the major libertarian monthly, features an
interview with Rep. Cox in which softballs are gently
lobbed to the congressman and he is never challenged. Instead
of facing the tough questions such as those raised
by Cohen, or by the Prather
Report Cox is lauded as the champion of tax
cuts, the enemy of "government bloat," and a hero
dedicated to "the defense of freedom." That he is
also a champion of the big military contractors that wield
such clout in his southern California district goes unmentioned.
MODEL OF OBSEQUIOUSNESS
Reason crew fall all over themselves flattering the
blow-dried Cox, who was much talked about as a candidate for
Diane Feinstein's or Barbara Boxer's Senate seat. Cox (wisely)
thought better of it, and instead turned to making a name
for himself in other venues. Cox is, in Reason's fawning
phrase, one member of Congress "often described as 'thoughtful'
or 'cerebral,' peculiar Washington epithets referring to someone
smarter than the reporters who cover him." The obsequious
tone is established right off the bat, as the Reason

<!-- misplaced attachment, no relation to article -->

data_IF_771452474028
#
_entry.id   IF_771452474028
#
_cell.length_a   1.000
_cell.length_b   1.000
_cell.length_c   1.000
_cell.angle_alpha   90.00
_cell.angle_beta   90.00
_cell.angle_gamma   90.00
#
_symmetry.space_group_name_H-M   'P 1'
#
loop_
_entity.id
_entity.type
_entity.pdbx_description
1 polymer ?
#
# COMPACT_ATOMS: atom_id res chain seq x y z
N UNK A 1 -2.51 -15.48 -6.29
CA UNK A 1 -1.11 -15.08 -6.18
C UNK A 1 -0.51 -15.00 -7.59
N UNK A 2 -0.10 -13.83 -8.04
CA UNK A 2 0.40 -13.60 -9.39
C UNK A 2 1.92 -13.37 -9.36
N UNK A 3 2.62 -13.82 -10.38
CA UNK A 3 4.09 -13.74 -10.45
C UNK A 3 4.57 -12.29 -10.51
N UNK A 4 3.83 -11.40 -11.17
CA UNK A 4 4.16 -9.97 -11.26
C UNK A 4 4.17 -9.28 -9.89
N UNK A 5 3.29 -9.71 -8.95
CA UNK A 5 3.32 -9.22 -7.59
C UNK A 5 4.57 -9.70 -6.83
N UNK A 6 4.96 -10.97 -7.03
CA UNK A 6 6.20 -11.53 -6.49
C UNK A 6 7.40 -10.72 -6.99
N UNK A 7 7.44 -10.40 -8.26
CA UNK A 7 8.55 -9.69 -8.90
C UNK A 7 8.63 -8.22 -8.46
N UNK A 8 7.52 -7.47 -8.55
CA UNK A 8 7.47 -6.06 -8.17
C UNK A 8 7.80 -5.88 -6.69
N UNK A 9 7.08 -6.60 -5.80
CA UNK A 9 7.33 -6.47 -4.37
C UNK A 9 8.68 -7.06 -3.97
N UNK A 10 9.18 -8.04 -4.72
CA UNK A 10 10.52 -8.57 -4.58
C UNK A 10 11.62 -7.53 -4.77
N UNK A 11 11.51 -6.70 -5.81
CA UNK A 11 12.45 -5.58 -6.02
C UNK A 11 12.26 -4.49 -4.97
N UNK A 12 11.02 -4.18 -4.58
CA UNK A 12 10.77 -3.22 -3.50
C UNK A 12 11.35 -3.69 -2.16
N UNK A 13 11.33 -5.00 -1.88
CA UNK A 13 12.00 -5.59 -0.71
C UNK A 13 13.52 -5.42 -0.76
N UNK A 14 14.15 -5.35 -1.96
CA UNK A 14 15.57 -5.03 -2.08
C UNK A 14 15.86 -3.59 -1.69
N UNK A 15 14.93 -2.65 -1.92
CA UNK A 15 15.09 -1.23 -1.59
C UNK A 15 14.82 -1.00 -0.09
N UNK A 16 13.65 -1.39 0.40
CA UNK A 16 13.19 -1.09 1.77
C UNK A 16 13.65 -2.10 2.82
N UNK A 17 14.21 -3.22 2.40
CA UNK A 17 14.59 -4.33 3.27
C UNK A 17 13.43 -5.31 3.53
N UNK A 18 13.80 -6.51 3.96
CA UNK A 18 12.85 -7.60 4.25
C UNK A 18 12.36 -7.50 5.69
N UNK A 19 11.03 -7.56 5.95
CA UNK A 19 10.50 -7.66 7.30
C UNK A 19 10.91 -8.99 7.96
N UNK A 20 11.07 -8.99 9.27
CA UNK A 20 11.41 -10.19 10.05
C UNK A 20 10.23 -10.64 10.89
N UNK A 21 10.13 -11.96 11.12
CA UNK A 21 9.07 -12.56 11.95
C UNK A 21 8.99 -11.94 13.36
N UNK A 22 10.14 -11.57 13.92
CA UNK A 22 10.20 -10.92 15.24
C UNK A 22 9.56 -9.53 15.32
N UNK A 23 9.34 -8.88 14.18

interviewers ask their first penetrating question: "This
report has been a model of bipartisanship. How did you achieve
it?" Wow! What a sharp, penetrating question!
Those guys over at Reason sure are a bunch of hotshot
investigative journalists! But wait it gets better.
seems," ventures Reason, "that some Chinese
Americans are taking the report as anti-Chinese or anti-Asian.
Should Republicans be on guard for this type of thing?"
Oh no, no, no, of course this is not anti-Asian
racism, burbles Cox, although "that is a reasonable inference."
And that, dear reader, is the understatement of the
week, the year, perhaps the decade.
such accusations, in Cox's considered opinion, are evidence
of the long arm of the Chinese Reds: "That is an intentional
manufacture, however, of the People's Republic of China, which
has been pushing the line that to oppose Communist Party policies
is to be racist." Yet the Cox Report explicitly
identifies Chinese-American scientists as a potential PRC
fifth column in the US, particularly in the scientific community,
yet we hear not a peep out of Reason about this: instead
Cox's interviewers, Reason's Washington editor Michael
W. Lynch and Reason Express writer Jeff A. Taylor,
let Cox rant on about how his critics are echoing the "People's
Daily line." Neither Lynch nor Taylor follow up on
this point: Did either of them so much as glance at the Cox
Report? Somehow I doubt it.
don't have to be a Commie to infer racism from the assertion
in the Cox Report that "the PRC is increasingly
looking to PRC scholars who remain in the United States as
assets who have developed a network of personal contacts that
can be helpful to the PRC's search for science and technology
development." The implication could not be clearer: in